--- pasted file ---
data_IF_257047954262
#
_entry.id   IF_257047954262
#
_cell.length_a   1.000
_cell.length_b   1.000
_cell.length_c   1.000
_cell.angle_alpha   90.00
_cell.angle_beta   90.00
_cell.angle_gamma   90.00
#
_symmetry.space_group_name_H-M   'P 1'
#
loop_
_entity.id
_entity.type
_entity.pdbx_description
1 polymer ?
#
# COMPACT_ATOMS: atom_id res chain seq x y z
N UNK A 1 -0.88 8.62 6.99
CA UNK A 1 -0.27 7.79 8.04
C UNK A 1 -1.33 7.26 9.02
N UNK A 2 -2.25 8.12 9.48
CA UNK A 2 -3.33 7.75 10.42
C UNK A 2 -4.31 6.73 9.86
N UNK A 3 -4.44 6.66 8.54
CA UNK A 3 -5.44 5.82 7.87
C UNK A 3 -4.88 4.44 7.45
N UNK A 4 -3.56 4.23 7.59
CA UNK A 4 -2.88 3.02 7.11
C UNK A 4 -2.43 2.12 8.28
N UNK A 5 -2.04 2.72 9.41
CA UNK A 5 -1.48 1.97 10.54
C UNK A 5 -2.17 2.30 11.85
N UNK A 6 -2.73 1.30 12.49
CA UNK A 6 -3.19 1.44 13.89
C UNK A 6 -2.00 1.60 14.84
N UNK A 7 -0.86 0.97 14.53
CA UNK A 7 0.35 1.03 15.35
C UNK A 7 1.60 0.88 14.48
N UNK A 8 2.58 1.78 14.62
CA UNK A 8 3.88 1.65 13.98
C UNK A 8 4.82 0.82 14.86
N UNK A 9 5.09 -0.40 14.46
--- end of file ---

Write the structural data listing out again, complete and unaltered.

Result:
data_IF_257047954262
#
_entry.id   IF_257047954262
#
_cell.length_a   1.000
_cell.length_b   1.000
_cell.length_c   1.000
_cell.angle_alpha   90.00
_cell.angle_beta   90.00
_cell.angle_gamma   90.00
#
_symmetry.space_group_name_H-M   'P 1'
#
loop_
_entity.id
_entity.type
_entity.pdbx_description
1 polymer ?
#
# COMPACT_ATOMS: atom_id res chain seq x y z
N UNK A 1 -0.88 8.62 6.99
CA UNK A 1 -0.27 7.79 8.04
C UNK A 1 -1.33 7.26 9.02
N UNK A 2 -2.25 8.12 9.48
CA UNK A 2 -3.33 7.75 10.42
C UNK A 2 -4.31 6.73 9.86
N UNK A 3 -4.44 6.66 8.54
CA UNK A 3 -5.44 5.82 7.87
C UNK A 3 -4.88 4.44 7.45
N UNK A 4 -3.56 4.23 7.59
CA UNK A 4 -2.88 3.02 7.11
C UNK A 4 -2.43 2.12 8.28
N UNK A 5 -2.04 2.72 9.41
CA UNK A 5 -1.48 1.97 10.54
C UNK A 5 -2.17 2.30 11.85
N UNK A 6 -2.73 1.30 12.49
CA UNK A 6 -3.19 1.44 13.89
C UNK A 6 -2.00 1.60 14.84
N UNK A 7 -0.86 0.97 14.53
CA UNK A 7 0.35 1.03 15.35
C UNK A 7 1.60 0.88 14.48
N UNK A 8 2.58 1.78 14.62
CA UNK A 8 3.88 1.65 13.98
C UNK A 8 4.82 0.82 14.86
N UNK A 9 5.09 -0.40 14.46